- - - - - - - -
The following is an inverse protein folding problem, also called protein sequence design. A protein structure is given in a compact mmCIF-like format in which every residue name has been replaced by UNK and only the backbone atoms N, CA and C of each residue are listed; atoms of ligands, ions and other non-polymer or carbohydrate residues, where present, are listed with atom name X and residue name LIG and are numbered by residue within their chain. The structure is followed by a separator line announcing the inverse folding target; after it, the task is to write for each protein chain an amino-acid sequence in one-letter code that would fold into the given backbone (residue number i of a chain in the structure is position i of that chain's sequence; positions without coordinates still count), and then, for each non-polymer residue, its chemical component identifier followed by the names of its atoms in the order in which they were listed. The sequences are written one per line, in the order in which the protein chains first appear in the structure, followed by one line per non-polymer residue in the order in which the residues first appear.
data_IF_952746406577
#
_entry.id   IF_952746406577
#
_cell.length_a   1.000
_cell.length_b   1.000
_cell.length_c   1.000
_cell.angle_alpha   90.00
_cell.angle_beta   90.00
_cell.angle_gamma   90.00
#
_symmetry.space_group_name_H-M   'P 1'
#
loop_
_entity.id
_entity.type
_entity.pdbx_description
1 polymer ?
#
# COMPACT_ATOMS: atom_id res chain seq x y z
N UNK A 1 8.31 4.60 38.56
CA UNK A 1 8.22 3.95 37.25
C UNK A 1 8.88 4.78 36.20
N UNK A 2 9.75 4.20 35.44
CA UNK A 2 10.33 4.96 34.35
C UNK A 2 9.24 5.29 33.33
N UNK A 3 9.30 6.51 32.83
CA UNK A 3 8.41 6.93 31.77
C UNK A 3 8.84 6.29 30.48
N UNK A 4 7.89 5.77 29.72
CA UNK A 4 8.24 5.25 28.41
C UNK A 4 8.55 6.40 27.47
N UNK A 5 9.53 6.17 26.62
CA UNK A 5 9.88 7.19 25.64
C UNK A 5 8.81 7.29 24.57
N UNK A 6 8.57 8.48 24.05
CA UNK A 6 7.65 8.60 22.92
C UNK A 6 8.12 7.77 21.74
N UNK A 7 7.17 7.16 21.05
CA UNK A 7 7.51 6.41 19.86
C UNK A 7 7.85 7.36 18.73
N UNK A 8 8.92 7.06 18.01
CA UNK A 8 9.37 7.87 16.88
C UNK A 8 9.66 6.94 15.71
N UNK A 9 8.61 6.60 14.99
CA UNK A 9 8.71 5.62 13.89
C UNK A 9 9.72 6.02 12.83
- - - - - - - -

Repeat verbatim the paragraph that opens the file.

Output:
The following is an inverse protein folding problem, also called protein sequence design. A protein structure is given in a compact mmCIF-like format in which every residue name has been replaced by UNK and only the backbone atoms N, CA and C of each residue are listed; atoms of ligands, ions and other non-polymer or carbohydrate residues, where present, are listed with atom name X and residue name LIG and are numbered by residue within their chain. The structure is followed by a separator line announcing the inverse folding target; after it, the task is to write for each protein chain an amino-acid sequence in one-letter code that would fold into the given backbone (residue number i of a chain in the structure is position i of that chain's sequence; positions without coordinates still count), and then, for each non-polymer residue, its chemical component identifier followed by the names of its atoms in the order in which they were listed. The sequences are written one per line, in the order in which the protein chains first appear in the structure, followed by one line per non-polymer residue in the order in which the residues first appear.